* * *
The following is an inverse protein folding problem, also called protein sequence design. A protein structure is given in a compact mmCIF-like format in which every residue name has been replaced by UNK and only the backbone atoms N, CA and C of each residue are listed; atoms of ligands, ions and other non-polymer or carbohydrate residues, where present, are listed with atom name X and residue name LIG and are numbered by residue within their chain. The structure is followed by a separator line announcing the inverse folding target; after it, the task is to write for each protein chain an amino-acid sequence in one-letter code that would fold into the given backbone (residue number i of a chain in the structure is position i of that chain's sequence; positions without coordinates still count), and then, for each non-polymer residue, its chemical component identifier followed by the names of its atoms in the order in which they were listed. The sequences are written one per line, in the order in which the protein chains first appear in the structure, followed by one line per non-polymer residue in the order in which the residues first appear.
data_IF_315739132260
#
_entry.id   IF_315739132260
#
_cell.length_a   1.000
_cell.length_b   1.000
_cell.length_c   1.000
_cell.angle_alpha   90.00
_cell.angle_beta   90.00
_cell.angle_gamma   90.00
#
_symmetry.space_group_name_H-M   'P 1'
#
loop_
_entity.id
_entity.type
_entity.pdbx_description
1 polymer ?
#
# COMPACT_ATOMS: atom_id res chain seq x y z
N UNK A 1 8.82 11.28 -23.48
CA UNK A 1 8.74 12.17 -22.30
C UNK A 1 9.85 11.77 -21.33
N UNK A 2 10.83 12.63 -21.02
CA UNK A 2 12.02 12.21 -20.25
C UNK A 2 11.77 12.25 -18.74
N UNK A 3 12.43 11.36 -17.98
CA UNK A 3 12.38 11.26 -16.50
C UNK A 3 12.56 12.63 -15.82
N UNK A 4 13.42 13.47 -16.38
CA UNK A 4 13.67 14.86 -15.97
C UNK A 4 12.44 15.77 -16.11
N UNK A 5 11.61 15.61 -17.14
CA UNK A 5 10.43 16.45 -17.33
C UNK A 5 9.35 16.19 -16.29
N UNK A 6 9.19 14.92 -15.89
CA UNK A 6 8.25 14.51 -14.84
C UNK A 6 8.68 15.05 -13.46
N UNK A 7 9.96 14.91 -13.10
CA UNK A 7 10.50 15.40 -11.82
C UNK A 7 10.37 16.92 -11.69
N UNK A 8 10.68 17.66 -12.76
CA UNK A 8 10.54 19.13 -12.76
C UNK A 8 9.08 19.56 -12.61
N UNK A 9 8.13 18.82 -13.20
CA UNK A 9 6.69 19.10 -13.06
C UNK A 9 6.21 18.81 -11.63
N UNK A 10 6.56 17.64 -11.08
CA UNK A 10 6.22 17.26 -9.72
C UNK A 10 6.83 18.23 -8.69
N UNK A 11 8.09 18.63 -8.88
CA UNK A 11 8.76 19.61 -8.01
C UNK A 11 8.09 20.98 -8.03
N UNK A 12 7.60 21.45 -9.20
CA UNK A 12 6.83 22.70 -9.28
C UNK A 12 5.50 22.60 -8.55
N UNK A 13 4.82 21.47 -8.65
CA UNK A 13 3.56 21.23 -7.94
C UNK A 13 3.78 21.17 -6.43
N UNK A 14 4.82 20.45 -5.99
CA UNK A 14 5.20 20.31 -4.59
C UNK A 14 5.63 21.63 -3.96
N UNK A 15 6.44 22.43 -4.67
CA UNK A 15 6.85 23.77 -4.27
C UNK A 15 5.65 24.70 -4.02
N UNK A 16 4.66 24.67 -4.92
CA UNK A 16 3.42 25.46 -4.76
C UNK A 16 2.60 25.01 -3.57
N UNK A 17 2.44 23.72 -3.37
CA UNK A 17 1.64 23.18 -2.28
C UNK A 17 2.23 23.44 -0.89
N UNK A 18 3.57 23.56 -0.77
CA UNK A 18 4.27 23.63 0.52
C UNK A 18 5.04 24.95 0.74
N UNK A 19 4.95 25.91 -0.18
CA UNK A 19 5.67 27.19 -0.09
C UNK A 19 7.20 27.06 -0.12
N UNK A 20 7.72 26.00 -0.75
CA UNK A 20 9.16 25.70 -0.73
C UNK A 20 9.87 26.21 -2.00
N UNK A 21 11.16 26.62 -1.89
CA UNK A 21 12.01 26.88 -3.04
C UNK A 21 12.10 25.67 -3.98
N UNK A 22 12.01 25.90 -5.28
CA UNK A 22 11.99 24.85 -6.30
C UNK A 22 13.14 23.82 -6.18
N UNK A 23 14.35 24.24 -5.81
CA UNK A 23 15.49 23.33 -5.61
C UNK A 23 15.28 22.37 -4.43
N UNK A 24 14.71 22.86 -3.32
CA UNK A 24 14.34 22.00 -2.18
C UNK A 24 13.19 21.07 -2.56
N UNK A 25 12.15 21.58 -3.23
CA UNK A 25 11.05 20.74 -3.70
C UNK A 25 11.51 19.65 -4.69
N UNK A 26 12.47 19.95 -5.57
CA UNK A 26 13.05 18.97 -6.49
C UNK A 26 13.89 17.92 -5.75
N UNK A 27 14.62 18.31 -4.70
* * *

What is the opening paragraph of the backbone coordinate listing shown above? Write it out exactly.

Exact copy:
The following is an inverse protein folding problem, also called protein sequence design. A protein structure is given in a compact mmCIF-like format in which every residue name has been replaced by UNK and only the backbone atoms N, CA and C of each residue are listed; atoms of ligands, ions and other non-polymer or carbohydrate residues, where present, are listed with atom name X and residue name LIG and are numbered by residue within their chain. The structure is followed by a separator line announcing the inverse folding target; after it, the task is to write for each protein chain an amino-acid sequence in one-letter code that would fold into the given backbone (residue number i of a chain in the structure is position i of that chain's sequence; positions without coordinates still count), and then, for each non-polymer residue, its chemical component identifier followed by the names of its atoms in the order in which they were listed. The sequences are written one per line, in the order in which the protein chains first appear in the structure, followed by one line per non-polymer residue in the order in which the residues first appear.